The quick-release adapter might help you to release a wheel rim from the T818 base swiftly, but removing the adapter itself from your favorite rim is another story. In the interest of fairness, I wanted to try everything Thrustmaster sent for this review, including a rally wheel Sparco R383 mod and the TM open wheel add-on. Essentially two rims in different shapes and styles, moving the adapter was painfully difficult.
Thrustmaster claims you ‘might’ need a tool to remove the quick-release adapter, just like plants might need water to survive. It’s the primary reason I recommend picking up a second quick-release adapter if you plan to switch between two of your favorite wheel rims because prying this thing out with a screwdriver is no fun. Given the warnings about handling the adapter carefully to protect the pins, it left me uneasy about applying such force to remove it.
Thrustmaster T818: Software and gameplay
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If you’ve ever used a Thrustmaster set, you’ll likely recognize the control panel software since it’s never really changed in appearance. A reasonably standard window still displays any detected pedals and the usual live readouts you’d see on even the more affordable all-in-one models, like the Thrustmaster T128. It allows you to set the maximum rotation for any wheel connected to the T818, although you can do this even faster with the mode and arrow buttons on the side of the unit, plus some extra options for this new direct drive servo.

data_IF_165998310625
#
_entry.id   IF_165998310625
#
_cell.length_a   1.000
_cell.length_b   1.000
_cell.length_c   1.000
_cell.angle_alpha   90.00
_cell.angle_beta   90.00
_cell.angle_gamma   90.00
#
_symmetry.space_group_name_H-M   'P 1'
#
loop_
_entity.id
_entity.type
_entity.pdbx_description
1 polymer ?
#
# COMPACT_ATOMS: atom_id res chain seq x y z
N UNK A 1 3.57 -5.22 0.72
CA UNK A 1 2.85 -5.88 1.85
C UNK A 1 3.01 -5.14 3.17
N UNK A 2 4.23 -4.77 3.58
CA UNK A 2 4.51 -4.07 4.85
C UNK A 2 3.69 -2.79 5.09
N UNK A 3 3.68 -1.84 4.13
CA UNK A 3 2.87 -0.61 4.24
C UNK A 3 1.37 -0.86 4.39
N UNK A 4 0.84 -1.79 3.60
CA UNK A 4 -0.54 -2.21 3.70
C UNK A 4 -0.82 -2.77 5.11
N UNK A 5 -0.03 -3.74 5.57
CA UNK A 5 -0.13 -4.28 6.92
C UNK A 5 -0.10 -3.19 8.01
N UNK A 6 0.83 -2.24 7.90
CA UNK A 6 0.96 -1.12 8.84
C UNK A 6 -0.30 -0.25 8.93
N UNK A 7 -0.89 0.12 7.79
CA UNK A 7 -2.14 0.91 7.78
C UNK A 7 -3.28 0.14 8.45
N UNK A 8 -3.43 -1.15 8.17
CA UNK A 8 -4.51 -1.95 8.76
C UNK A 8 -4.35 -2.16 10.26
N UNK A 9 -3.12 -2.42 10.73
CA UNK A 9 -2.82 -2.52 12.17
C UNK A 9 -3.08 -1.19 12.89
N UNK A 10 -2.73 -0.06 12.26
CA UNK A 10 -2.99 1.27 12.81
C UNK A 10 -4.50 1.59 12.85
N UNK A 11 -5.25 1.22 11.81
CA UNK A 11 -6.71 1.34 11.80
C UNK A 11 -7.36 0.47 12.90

Most notably, if you attempt to push the overall strength of force feedback over 70%, you’ll need to click a padlock icon and acknowledge a warning about potential risks of injury. Four preset options are available from a down-down list, including comfort, sport, performance, and extreme, making it a little easier to experience the different intensity levels offered by the T818. Still, most e-sport racing sim enthusiasts will likely use custom settings, and nothing stops them here.
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There’s an additional window towards the bottom for controlling an RGB light strip around the front of the servo, allowing you to set a custom color or reset it to its defaults. If I’m honest, I found the LED lighting pretty pointless since it’s mostly obscured by connected wheel rims anyway; more like a gimmick than anything genuinely beneficial. Gamers love RGB, I guess. Above anything else, the focus is on the advantages of direct drive servos, and everything proved to be one of the smoothest sim racing experiences I’ve had to date.